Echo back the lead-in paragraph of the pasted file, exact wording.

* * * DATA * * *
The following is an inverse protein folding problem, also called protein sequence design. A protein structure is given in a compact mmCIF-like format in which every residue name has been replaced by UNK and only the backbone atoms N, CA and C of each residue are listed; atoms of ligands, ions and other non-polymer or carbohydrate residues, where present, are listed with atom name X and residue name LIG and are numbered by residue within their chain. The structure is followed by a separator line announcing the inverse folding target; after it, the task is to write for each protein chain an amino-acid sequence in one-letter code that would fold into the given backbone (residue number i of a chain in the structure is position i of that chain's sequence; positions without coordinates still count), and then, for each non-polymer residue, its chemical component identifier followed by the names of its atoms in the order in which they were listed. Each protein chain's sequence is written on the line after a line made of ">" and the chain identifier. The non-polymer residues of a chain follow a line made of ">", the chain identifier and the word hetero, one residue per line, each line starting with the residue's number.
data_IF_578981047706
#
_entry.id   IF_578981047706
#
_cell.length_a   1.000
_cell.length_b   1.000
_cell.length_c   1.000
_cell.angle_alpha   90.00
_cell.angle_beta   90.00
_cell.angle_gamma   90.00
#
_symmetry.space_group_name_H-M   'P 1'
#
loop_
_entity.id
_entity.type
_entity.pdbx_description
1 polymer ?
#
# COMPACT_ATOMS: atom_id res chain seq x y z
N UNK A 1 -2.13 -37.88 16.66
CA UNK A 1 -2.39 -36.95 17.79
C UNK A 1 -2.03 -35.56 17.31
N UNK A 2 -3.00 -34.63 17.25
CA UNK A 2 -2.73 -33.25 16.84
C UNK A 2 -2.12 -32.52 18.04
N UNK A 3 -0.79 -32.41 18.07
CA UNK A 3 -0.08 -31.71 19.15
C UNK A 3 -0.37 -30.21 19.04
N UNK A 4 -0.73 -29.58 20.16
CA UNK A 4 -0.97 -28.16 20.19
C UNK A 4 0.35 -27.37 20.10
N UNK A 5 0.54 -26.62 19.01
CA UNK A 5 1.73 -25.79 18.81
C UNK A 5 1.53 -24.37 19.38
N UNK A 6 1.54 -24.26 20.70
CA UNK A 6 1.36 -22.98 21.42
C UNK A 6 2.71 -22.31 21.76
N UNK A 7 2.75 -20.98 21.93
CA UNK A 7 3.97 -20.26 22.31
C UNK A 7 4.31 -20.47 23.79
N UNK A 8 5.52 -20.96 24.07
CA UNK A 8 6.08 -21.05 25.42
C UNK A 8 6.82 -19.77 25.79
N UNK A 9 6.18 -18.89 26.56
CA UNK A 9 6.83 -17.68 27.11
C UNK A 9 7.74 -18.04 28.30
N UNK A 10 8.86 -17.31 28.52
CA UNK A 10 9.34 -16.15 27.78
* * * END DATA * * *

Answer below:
The following is an inverse protein folding problem, also called protein sequence design. A protein structure is given in a compact mmCIF-like format in which every residue name has been replaced by UNK and only the backbone atoms N, CA and C of each residue are listed; atoms of ligands, ions and other non-polymer or carbohydrate residues, where present, are listed with atom name X and residue name LIG and are numbered by residue within their chain. The structure is followed by a separator line announcing the inverse folding target; after it, the task is to write for each protein chain an amino-acid sequence in one-letter code that would fold into the given backbone (residue number i of a chain in the structure is position i of that chain's sequence; positions without coordinates still count), and then, for each non-polymer residue, its chemical component identifier followed by the names of its atoms in the order in which they were listed. Each protein chain's sequence is written on the line after a line made of ">" and the chain identifier. The non-polymer residues of a chain follow a line made of ">", the chain identifier and the word hetero, one residue per line, each line starting with the residue's number.